Out of 10 completed surveys at end of Fall 2008 semester, only 20 % were able to list three ways of hepatitis B is transmission and only 20 % were able to list 3 ways of prevention. 40% were able to list at least two of three transmission routes and 70 % were able to list at least two of three ways of prevention. During the survey, we realized we were likely skewing the data on prevention by discussing the answers to transmission before administering the prevention question, and the 70% was likely invalid. The survey data indicated that while successful in vaccine completion, we were not providing adequate health education during patient encounters for screening and vaccination. The data also indicated that students may put great trust in their programs and health care providers without a good understanding of what they are being immunized for.
SLO findings were presented at a nurse practitioner staff meeting in February 2009. Robust discussion on how to improve education about Hepatitis B occurred. Suggestions included use of written educational material, better use of vaccine information sheets, use of a mnemonic (blood, body fluids, and to baby), and use of provider time to more thoroughly educate. We also changed administration of the survey so that students would answer both transmission and prevention questions prior to review of answers.
Results: Student learning about Hepatitis B showed significant improvement from our initial 2008 assessment. Our benchmark goal listed on our 2012 Matrix was that 90% of students surveyed could list at least 2/3 modes of hepatitis B transmission and prevention. We met this goal in Fall 2009 and 2012. Our original SLO efforts in 2008 had included looking at the timely compliance and completion of the Hepatits B series. However our finding of lack of a general lack of understanding led us down a different path: focusing on patient learning about Hepatitis B transmission and prevention. Now that we have consistently met our benchmark, we will return to the assessment of completion rates for patients advised to vaccinate for Hepatitis B.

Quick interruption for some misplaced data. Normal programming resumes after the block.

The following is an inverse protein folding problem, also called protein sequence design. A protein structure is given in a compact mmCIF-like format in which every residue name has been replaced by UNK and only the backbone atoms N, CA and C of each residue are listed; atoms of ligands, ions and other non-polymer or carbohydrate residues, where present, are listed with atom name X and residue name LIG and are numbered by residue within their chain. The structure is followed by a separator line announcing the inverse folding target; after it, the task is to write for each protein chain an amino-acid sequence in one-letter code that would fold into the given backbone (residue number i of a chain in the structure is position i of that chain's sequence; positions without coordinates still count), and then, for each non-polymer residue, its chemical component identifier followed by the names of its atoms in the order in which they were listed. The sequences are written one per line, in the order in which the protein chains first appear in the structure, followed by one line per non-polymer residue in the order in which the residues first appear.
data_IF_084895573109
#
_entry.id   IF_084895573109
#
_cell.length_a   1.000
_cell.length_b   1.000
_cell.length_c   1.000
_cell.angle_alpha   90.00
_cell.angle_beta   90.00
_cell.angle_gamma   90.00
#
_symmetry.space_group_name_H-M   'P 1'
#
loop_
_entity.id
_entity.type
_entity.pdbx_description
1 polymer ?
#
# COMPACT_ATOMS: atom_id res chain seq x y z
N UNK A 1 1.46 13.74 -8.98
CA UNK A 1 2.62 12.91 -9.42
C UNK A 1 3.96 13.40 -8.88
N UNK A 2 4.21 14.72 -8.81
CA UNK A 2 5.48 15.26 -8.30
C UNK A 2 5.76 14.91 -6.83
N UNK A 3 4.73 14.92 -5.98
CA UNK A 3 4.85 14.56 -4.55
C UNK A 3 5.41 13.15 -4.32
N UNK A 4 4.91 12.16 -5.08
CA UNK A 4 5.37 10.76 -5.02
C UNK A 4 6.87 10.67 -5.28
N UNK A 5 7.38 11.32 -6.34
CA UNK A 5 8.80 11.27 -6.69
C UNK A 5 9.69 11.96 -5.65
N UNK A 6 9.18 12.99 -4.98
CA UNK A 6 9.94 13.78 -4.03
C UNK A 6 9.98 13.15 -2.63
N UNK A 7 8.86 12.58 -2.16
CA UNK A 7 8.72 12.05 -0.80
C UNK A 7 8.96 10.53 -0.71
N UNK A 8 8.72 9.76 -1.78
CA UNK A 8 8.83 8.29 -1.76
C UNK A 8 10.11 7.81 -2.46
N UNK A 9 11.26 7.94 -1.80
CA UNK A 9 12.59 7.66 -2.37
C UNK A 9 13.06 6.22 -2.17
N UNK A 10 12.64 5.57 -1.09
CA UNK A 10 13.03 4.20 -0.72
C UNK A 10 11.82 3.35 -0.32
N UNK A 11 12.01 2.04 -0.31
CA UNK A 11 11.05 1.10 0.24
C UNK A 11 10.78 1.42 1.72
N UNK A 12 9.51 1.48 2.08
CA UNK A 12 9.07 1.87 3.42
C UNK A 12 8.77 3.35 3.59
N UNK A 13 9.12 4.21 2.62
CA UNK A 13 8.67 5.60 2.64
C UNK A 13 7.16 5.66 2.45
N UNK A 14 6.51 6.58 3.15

-- Andrew Chandler – Department Chair
“Sharing the load: Pairing full-timers with part-timers to assist SLO assessment.”
As department chair, I wanted to help all members of the department conduct authentic end-of-semester assessments and document that assessment in a way that would facilitate dialogue in Spring and spur improvements in our courses and programs. I was especially concerned about the workload of part-timers and how to bring them into the conversation and process more collaboratively. To help that process, my full-time faculty were asked to pair up with a number of part-timer faculty.
In early Fall 2012, each part-timer met with a designated full time faculty to identify and discuss the assessment cycle. Foe each course that they taught, the part time faculty were asked to identify with the full time faculty’s assistance:
1. The SLOs that would be assessed
2. How these SLOs would be assessed (which methods of measurement)
3. How the results would be reviewed
4. How to consider and note changes that could be made in Spring 2013 to address any possible improvements
At the end of the semester, I reminded everyone to follow up and document their efforts, seek help if they needed it from myself or their designated full time SLO contact,. I also shared a number of resources with them:
- A copy of the Spring 2013 Assessment Plans & Fall 2012 Review form they would need to complete by the end of January
- The SLOs for each course taught in the department.
- Principles of assessment we use in the department
- Examples of direct assessment methods
- Assessment tips
- Results of student surveys given out that semester (administered by the department) which show how students think they have done with each SLO for each course.
To focus efforts on the positive, I reminded them of why we were conducting assessments at all:
“We all know that we have successes in our classes. That is a given. The assessment cycle is meant for us to identify where areas of improvement (dramatic or minor) can be made. Please focus on these types of items. SLO assessment is not an evaluation of you, so you do not need to consider how this will reflect on you as a faculty member. Consider how it impacts your students' learning and your teaching only. While I will be reviewing the results, it is to be able to identify where we can assist you in achieving your stated goals, not to determine whether you are doing your job. That type of evaluation is done every three years in our official evaluation cycle for faculty.”
To follow up, we took time at our department meeting on the January 11 FLEX day to share our plans for assessment activities for Spring 2013. In addition, the primary work was completed when the full timers met with our part timers to follow up and complete the assessment cycle for Fall 2012. As additional assistance, the full time faculty have taken on the responsibility of filling out the online reporting forms for all classes, and will follow this up with the collection of evidence to be placed in binders within the department.
The SLO assessment process has a number of challenges, but it helps to have good direction and colleagues willing to share the load.